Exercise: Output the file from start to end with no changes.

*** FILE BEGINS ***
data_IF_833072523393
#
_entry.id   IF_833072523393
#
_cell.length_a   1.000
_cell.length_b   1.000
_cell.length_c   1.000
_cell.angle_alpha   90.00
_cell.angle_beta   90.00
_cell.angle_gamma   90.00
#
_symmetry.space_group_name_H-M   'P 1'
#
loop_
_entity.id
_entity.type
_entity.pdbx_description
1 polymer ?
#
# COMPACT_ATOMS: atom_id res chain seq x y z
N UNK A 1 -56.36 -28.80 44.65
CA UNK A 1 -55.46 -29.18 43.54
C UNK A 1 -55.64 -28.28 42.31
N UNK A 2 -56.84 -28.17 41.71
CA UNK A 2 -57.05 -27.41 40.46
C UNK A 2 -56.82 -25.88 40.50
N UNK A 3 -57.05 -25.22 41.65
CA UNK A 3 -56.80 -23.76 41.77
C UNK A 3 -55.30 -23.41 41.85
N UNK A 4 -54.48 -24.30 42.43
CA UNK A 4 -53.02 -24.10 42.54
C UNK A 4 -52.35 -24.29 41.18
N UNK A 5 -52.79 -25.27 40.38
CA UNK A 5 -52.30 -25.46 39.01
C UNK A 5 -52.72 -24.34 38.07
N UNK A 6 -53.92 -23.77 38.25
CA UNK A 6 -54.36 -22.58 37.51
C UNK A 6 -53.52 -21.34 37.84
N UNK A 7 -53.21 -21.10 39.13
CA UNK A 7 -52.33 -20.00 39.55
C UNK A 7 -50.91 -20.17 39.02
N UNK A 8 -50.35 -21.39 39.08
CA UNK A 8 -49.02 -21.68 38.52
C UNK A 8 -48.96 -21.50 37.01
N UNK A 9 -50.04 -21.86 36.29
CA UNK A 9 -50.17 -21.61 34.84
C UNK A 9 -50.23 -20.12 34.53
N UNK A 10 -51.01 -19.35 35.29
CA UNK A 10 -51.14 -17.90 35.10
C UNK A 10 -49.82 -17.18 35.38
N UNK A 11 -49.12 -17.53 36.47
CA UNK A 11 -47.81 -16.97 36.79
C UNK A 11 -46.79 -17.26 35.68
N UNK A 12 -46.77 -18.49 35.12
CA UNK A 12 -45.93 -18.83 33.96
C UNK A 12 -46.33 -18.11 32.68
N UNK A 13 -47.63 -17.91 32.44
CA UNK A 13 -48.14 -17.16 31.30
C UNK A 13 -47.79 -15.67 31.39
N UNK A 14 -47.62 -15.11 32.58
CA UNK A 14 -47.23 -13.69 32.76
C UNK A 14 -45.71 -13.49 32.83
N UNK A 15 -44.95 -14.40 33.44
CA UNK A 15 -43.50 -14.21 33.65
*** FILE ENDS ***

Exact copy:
data_IF_833072523393
#
_entry.id   IF_833072523393
#
_cell.length_a   1.000
_cell.length_b   1.000
_cell.length_c   1.000
_cell.angle_alpha   90.00
_cell.angle_beta   90.00
_cell.angle_gamma   90.00
#
_symmetry.space_group_name_H-M   'P 1'
#
loop_
_entity.id
_entity.type
_entity.pdbx_description
1 polymer ?
#
# COMPACT_ATOMS: atom_id res chain seq x y z
N UNK A 1 -56.36 -28.80 44.65
CA UNK A 1 -55.46 -29.18 43.54
C UNK A 1 -55.64 -28.28 42.31
N UNK A 2 -56.84 -28.17 41.71
CA UNK A 2 -57.05 -27.41 40.46
C UNK A 2 -56.82 -25.88 40.50
N UNK A 3 -57.05 -25.22 41.65
CA UNK A 3 -56.80 -23.76 41.77
C UNK A 3 -55.30 -23.41 41.85
N UNK A 4 -54.48 -24.30 42.43
CA UNK A 4 -53.02 -24.10 42.54
C UNK A 4 -52.35 -24.29 41.18
N UNK A 5 -52.79 -25.27 40.38
CA UNK A 5 -52.30 -25.46 39.01
C UNK A 5 -52.72 -24.34 38.07
N UNK A 6 -53.92 -23.77 38.25
CA UNK A 6 -54.36 -22.58 37.51
C UNK A 6 -53.52 -21.34 37.84
N UNK A 7 -53.21 -21.10 39.13
CA UNK A 7 -52.33 -20.00 39.55
C UNK A 7 -50.91 -20.17 39.02
N UNK A 8 -50.35 -21.39 39.08
CA UNK A 8 -49.02 -21.68 38.52
C UNK A 8 -48.96 -21.50 37.01
N UNK A 9 -50.04 -21.86 36.29
CA UNK A 9 -50.17 -21.61 34.84
C UNK A 9 -50.23 -20.12 34.53
N UNK A 10 -51.01 -19.35 35.29
CA UNK A 10 -51.14 -17.90 35.10
C UNK A 10 -49.82 -17.18 35.38
N UNK A 11 -49.12 -17.53 36.47
CA UNK A 11 -47.81 -16.97 36.79
C UNK A 11 -46.79 -17.26 35.68
N UNK A 12 -46.77 -18.49 35.12
CA UNK A 12 -45.93 -18.83 33.96
C UNK A 12 -46.33 -18.11 32.68
N UNK A 13 -47.63 -17.91 32.44
CA UNK A 13 -48.14 -17.16 31.30
C UNK A 13 -47.79 -15.67 31.39
N UNK A 14 -47.62 -15.11 32.58
CA UNK A 14 -47.23 -13.69 32.76
C UNK A 14 -45.71 -13.49 32.83
N UNK A 15 -44.95 -14.40 33.44
CA UNK A 15 -43.50 -14.21 33.65